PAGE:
Indigenous elder honoured

Indigenous drummers sit around a drum.
Drummers at the celebration.
 on February 1, 2020

Priest leads walkabouts on city’s streets

Members of Toronto’s Indigenous community and many non-Indigenous friends and colleagues came to pay tribute to a beloved elder, the Rev. Canon Andrew Wesley, on Dec. 11. The standing-room only gathering, held at Toronto Council Fire Native Cultural Centre, included about 20 uniformed police officers.

Canon Wesley has been a quiet, powerful presence on the city’s downtown streets and in First Nations affairs for nearly 20 years, since he came to Toronto as the diocese’s first Aboriginal Priest, serving on the team at Toronto Urban Native Ministries (TUNM).

Andrew Wesley holds a microphone to speak
The Rev. Canon Andrew Wesley

Even though he retired from that position several years ago, succeeded first by Bishop Chris Harper and then the Rev. Leigh Kern, who is the current Coordinator of Indigenous Ministries and Reconciliation Animator, Canon Wesley has continued to serve the community through his work with Council Fire. He is perhaps best known as the lead elder in the monthly “walkabouts,” in which teams of three elders and three police officers make their way through the streets, visiting the regular haunts of street-involved men and women, building relationships of trust and friendship.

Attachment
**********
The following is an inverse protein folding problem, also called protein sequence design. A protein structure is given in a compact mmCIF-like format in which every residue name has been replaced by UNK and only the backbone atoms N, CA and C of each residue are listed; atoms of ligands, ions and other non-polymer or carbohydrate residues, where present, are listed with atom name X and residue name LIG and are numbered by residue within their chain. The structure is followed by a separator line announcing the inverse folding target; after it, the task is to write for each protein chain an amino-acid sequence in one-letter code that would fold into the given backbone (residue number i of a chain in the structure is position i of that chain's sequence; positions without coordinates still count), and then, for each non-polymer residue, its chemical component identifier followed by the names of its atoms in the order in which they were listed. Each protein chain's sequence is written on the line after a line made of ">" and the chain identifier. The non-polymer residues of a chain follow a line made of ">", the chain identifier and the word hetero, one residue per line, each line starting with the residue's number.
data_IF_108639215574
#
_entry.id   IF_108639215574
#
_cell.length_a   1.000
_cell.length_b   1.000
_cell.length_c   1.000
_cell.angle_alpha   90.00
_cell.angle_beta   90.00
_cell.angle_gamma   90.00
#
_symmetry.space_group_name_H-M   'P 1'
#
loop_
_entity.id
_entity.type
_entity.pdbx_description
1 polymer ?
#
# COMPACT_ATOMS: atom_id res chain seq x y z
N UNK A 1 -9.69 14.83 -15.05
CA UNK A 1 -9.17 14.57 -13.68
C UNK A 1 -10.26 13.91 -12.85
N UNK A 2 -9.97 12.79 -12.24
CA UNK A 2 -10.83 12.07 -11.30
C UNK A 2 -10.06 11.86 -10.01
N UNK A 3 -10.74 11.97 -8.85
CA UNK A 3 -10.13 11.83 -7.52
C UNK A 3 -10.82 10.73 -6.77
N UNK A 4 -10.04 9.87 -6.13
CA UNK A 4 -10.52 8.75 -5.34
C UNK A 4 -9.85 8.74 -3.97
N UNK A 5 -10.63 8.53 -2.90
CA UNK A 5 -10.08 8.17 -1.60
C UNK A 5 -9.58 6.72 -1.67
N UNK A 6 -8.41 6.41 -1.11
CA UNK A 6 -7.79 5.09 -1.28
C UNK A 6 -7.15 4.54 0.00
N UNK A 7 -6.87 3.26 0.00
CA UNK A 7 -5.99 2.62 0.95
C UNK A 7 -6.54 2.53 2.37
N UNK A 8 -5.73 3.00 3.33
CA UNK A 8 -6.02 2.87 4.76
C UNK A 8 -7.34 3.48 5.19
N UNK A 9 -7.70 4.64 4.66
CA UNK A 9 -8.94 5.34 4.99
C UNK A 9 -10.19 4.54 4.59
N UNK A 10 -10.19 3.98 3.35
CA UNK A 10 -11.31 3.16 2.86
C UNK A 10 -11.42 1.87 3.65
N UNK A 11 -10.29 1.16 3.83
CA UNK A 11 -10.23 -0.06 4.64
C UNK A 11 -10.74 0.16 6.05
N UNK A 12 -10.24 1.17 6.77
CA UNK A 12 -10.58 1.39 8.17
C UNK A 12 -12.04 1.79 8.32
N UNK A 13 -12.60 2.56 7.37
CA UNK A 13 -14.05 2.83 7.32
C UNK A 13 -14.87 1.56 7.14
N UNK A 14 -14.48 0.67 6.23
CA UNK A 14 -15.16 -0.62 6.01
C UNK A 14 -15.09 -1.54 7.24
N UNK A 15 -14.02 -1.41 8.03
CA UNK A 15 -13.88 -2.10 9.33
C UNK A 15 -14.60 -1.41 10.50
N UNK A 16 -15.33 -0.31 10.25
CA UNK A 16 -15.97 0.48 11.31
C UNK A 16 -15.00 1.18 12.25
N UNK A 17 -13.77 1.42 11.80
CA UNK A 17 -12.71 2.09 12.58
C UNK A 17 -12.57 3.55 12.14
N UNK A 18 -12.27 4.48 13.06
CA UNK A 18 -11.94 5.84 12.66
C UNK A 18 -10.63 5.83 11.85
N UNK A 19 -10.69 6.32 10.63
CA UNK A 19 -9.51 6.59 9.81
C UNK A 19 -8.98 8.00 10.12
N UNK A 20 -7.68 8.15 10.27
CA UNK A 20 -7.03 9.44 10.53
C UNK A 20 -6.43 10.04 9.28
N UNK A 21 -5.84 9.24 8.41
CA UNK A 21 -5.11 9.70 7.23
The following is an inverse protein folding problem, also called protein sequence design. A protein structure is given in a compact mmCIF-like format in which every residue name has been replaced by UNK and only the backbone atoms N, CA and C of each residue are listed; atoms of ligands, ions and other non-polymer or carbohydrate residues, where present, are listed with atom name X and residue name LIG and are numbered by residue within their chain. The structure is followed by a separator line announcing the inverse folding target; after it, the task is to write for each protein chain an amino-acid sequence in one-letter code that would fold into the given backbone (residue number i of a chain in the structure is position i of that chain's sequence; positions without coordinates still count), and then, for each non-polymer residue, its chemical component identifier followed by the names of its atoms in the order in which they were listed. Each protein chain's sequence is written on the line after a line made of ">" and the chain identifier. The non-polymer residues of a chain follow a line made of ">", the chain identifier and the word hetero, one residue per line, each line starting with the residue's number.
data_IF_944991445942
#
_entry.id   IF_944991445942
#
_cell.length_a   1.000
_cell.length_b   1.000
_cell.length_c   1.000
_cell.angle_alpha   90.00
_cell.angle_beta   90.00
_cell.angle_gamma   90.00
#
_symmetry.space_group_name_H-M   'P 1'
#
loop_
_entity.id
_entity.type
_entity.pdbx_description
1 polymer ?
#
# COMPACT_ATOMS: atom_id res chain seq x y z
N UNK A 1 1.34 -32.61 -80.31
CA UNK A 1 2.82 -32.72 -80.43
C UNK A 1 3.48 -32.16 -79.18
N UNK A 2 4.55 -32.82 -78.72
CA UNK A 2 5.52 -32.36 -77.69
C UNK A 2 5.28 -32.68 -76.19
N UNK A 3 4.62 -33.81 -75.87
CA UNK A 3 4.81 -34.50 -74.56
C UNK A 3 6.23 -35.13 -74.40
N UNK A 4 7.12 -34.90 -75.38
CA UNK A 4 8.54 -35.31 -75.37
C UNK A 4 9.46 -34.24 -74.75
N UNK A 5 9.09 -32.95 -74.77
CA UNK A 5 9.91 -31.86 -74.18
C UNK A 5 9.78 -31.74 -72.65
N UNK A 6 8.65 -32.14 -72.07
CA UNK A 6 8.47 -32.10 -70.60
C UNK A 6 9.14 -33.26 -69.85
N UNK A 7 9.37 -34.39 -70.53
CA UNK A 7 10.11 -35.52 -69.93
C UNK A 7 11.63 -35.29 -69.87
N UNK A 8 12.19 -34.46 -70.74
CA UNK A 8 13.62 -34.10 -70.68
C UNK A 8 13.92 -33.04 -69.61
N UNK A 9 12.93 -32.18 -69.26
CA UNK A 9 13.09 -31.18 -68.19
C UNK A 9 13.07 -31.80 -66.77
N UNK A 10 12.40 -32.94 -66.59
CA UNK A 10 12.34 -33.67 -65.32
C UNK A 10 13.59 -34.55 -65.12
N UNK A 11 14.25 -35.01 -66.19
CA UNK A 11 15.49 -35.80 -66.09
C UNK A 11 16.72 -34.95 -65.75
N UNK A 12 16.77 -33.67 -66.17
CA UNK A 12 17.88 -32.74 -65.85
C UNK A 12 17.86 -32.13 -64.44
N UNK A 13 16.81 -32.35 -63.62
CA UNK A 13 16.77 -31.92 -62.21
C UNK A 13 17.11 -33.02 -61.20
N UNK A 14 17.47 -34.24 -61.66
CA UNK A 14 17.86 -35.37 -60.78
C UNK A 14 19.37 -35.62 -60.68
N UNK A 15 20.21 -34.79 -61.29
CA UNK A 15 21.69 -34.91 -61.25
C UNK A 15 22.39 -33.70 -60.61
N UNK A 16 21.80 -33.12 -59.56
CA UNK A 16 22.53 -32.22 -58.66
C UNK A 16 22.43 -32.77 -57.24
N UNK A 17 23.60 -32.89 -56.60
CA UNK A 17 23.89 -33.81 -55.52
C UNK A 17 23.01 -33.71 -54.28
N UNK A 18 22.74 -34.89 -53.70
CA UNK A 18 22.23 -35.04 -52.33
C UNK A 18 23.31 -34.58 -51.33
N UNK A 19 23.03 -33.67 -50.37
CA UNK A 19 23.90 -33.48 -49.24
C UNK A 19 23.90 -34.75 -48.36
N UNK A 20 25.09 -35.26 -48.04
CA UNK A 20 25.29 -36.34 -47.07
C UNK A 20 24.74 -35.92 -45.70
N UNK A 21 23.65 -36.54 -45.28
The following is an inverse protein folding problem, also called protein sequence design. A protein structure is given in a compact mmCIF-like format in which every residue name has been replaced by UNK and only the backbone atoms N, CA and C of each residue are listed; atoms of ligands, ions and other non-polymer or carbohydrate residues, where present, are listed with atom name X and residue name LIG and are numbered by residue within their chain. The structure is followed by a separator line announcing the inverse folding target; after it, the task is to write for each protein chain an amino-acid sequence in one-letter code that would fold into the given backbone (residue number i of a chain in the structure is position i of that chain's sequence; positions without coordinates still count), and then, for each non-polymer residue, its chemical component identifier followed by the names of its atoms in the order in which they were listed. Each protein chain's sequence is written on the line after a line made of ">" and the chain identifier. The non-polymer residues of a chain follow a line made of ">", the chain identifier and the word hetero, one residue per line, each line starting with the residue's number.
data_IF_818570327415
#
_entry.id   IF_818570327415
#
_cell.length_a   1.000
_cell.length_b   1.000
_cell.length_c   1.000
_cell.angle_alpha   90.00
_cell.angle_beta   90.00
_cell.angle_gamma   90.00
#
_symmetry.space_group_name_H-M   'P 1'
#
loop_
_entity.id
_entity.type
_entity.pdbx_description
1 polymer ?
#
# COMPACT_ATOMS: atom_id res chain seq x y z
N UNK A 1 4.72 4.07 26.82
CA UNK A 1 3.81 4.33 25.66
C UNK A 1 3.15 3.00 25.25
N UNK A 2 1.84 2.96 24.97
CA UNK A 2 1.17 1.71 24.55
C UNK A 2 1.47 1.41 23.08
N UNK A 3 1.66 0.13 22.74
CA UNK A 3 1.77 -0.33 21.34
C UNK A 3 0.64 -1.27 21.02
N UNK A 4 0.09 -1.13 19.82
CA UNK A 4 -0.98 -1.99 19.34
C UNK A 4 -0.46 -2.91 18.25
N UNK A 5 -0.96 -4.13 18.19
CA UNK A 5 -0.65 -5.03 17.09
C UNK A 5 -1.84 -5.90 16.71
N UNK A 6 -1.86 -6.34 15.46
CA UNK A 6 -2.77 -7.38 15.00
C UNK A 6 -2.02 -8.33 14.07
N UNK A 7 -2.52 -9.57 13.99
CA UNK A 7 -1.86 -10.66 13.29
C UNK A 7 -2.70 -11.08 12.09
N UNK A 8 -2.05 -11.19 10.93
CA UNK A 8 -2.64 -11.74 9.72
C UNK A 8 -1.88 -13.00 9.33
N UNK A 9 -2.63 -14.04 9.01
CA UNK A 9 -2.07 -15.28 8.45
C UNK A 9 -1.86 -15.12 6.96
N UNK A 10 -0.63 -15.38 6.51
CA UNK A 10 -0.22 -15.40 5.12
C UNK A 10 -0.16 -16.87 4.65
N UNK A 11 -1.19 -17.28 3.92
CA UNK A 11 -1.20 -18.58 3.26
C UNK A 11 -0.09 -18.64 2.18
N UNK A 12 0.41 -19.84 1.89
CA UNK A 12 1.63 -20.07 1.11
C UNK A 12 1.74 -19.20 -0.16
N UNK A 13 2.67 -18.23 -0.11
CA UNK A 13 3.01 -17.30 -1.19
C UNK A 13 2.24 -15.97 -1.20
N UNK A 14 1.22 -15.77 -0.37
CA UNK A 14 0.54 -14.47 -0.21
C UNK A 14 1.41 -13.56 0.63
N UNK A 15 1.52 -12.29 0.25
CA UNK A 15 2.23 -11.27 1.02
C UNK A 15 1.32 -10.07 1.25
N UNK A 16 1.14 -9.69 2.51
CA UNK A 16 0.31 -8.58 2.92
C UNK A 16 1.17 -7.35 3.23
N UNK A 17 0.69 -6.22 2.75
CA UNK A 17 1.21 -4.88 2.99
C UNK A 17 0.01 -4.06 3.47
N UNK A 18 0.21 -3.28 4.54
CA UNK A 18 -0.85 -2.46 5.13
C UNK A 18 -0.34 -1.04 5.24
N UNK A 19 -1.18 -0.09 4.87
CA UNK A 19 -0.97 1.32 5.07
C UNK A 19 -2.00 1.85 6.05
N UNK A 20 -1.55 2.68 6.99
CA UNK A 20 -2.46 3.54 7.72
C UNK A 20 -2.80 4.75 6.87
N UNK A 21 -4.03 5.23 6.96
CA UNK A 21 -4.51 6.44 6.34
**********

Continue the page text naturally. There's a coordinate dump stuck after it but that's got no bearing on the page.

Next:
The celebration on Dec. 11 began with an invitation to all present to make their way outside to a ceremonial fire, overseen by a young fire-keeper, to make offerings of tobacco. Back in the hall, the crowd was treated to song by a group of young people around a great drum. Then everyone stood for a thanksgiving prayer song, led by a group of women with hand drums.

A shy Elder Andrew, wearing his familiar, worn red jacket and faded blue jeans, was urged to go to the front of the room, where he received tributes and was presented with gifts by Council Fire, the police and the local Member of Parliament. He began by telling the crowd that as a boy he had wanted to be a police officer, but somehow ended up as an Anglican priest, so he was very happy to be spending this time with police officers on the walkabouts.

He graciously paid tribute to the board and his colleagues at TUNM, to Council Fire, to the drummers and singers, and to the walkabout elders and police officers. A final Honour Song was followed by a feast which included spaghetti and meatballs – Canon’s Wesley’s favourite – and of course, bannock.

In his speech, Canon Wesley solemnly told the gathering that his father had taught him “never to accept honours from people.” Then his face broke into a wide grin. Looking up, he said, “But he’s gone!” In a final remark to the crowd, he said he had thought of dressing up for the occasion but wanted to appear in the clothes he always wore on the streets. Then he pulled on his beat-up old baseball cap. The crowd’s long standing ovation left no doubt that everyone thought he very much deserved the tributes paid to him that day.


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